This article first appeared in Issue 3 of The Football Pink magazine available HERE
LAURA JONES examines the roots of cup football in the music halls of Victorian Sheffield
Bill Kenwright, actor, theatre producer and football chairman. In an era where football chairmen are wealthy oil tycoons and members of Middle-Eastern royal families, Bill Kenwright stands out as a purveyor of entertainment on and off the pitch.
However, it is because of theatrical philanthropists, like Kenwright, working during the mid-Victorian era that we have to thank for introducing cup competitions into association football.
Thomas Youdan was an entrepreneurial music hall proprietor from the outskirts of Doncaster. He followed his brothers to Sheffield when he was old enough to start work. By the age of 29 he was the landlord of a public house and over the next four years he would expand his business into the world of entertainment, music hall and the theatre.
Mr Youdan was quite a character in Sheffield. Due to the convoluted licensing laws of the day, Thomas spent an inordinate amount of time in front of the local magistrates either applying for licences or paying fines for contravening them.
Youdan always appeared to be living on the edge of the law in order to expand his businesses and he was extremely successful at it. At one stage he ran two theatres and was the dominant force in show business in the Sheffield area.
However, he wasn’t always so lucky. Two of his theatres burned down in his endeavours, killing five people in total and his court appearances weren’t limited to liqueur laws, notably the challenges for child maintenance.
When his competitors became more high profile and were elected into positions of power Youdan’s philanthropic side conveniently appeared along with his push to become a town councillor.
The music hall proprietor paid large donations into colliery disaster funds; he honoured local platoons with gifts for their services in the Crimea. He even had a cake made that weighed nearly four tonnes, filled with medals that people could redeem for money. This final offering saw him standing in front of yet another magistrate, who had to explain to Youdan how this contravened the Lotteries Act.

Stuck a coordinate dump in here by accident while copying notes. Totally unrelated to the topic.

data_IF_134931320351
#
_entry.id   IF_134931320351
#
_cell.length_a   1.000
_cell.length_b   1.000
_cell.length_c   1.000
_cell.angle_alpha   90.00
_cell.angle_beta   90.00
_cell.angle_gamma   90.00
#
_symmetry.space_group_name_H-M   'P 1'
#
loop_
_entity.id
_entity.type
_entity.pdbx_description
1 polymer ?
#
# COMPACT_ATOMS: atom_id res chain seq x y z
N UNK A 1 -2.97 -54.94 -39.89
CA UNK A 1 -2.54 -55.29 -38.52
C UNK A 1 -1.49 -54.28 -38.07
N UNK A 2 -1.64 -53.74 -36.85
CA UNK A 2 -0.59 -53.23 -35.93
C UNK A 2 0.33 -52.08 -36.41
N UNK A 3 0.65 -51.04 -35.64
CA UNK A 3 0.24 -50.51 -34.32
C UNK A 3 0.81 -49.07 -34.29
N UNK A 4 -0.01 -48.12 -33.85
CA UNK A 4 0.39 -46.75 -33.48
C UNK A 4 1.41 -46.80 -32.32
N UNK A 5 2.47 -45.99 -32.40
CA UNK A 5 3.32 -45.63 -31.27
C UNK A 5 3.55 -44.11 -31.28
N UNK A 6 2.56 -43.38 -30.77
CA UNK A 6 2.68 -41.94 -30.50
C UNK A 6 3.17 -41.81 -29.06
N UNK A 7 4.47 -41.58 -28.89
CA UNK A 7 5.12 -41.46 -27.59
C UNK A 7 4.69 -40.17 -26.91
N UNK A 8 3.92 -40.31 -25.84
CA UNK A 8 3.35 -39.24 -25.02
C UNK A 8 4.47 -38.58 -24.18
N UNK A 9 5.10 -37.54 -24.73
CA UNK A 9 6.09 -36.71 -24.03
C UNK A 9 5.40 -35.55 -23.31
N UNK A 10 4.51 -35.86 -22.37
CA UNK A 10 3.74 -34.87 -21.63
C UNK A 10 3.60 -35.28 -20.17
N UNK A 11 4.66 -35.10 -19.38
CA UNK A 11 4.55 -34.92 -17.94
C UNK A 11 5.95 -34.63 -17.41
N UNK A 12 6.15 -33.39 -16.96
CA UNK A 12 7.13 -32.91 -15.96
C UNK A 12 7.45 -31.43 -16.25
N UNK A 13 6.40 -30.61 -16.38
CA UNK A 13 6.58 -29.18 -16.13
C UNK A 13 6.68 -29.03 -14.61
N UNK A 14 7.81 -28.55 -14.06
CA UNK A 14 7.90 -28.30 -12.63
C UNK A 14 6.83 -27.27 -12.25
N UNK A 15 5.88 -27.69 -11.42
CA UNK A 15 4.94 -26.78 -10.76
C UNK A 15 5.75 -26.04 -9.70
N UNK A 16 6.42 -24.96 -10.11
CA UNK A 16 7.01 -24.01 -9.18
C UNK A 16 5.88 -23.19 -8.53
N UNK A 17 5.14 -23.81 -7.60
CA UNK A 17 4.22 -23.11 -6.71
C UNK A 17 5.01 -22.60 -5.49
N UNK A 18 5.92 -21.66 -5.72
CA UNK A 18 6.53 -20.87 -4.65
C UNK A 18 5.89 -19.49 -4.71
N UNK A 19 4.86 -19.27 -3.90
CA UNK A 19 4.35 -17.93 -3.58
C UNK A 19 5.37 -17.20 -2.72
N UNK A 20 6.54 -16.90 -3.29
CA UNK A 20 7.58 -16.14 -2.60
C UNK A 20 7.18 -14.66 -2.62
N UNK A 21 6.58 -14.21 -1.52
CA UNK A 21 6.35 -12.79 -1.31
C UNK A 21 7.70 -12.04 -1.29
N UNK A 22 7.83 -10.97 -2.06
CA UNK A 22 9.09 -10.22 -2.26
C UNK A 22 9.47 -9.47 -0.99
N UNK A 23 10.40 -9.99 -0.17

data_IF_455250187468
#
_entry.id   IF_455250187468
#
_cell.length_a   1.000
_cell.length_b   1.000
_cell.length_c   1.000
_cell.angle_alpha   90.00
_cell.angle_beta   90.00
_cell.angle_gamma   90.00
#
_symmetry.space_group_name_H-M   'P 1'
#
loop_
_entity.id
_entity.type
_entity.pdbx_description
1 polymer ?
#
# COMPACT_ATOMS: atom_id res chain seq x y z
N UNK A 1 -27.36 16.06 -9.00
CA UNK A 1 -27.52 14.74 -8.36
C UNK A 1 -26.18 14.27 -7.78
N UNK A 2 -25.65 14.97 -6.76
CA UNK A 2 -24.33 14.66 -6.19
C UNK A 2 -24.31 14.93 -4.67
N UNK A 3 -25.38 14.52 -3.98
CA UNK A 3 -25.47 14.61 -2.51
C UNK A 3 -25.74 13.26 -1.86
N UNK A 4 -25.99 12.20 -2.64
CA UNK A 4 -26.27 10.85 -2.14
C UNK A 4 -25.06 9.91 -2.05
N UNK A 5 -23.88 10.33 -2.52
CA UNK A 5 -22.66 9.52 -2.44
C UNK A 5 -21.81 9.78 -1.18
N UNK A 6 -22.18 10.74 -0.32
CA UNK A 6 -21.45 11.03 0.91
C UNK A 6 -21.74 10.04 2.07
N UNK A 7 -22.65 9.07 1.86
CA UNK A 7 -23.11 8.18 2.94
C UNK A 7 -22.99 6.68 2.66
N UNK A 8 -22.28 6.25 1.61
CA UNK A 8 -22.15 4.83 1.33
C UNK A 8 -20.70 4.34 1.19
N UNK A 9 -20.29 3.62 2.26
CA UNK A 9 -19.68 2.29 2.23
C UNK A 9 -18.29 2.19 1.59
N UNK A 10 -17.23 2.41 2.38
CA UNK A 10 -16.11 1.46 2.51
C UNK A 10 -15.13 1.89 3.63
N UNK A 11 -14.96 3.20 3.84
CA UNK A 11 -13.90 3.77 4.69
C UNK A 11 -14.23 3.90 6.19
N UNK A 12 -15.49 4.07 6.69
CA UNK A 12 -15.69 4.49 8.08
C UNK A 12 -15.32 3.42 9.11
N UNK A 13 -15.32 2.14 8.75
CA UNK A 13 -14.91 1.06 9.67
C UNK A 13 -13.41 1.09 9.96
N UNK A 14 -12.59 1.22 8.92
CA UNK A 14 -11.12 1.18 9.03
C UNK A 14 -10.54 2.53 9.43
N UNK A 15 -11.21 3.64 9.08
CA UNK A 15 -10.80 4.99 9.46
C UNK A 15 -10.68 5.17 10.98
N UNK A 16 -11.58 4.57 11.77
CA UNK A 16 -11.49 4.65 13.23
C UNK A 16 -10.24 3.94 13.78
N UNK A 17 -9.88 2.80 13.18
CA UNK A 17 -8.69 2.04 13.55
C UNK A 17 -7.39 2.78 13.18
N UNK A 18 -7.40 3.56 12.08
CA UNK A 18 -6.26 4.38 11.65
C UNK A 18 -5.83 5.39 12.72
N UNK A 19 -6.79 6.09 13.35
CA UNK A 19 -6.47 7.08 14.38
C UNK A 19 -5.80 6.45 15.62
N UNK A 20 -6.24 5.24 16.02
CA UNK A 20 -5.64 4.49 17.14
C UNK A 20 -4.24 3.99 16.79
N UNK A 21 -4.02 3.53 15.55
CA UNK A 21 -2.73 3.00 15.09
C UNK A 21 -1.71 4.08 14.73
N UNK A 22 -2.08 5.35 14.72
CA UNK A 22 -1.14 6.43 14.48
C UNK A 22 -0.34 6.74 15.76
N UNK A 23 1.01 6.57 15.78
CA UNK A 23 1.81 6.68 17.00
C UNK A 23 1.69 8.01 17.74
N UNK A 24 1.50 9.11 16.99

It was sport however, where he seems to have made his lasting impact, but he certainly wouldn’t have known his legacy in his own lifetime and he is barely recognised now in football history.
In 1867, the Youdan Cup was organised by committee in order to maintain a standard of playing but most of all to entertain a large crowd.
What the Youdan committee didn’t know at the time was that they were laying the foundations for not only cup competitions in the future, but for the rules of the modern game as a whole.
For the Youdan Cup, the committee decided to set specific rules. It was open to teams from around the city to try and encourage more participation in the sport. Youdan encouraged this by offering £2 to the winners and prizes for any participants.
Sheffield FC, the oldest and richest club in the region, had decided not to participate in the Youdan Cup because as an established club they were beginning to forge links with the newly formed Football Association in London. The Sheffield FA had been established for some time and their codification of the game was years ahead of the London FA. When Sheffield changed any rule in their code, the London FA usually followed.
The London FA became the national football association and sadly, Sheffield’s part in its history is largely ignored.
There had never been a formal arrangement set by any FA that a competition or league would play by certain rules. Even in the Sheffield region, rules were fluid depending on which teams were playing each other. The Youdan committee insisted that in their competition every team would start and finish playing by the same rules and for this they used the Sheffield Code.
The first rule, and one that we take for granted, was that there would be ‘no waiting for players to arrive’ meaning that if a player was late, the game would start without them.
The duration of matches in this era ranged between one hour and up to four hours, under the Sheffield Rules and for the Youdan Cup the duration of the games were set to ‘one hour and a half’. This wasn’t fully adopted into the standardised FA Rules until 1877.
Before the Youdan Cup competition was played, referees were chosen from both sides competing in a game. The committee made the decision that for the knockout rounds this would remain the case but that for the final the ‘umpire’ would be chosen from a third team, thus introducing the concept of a neutral referee.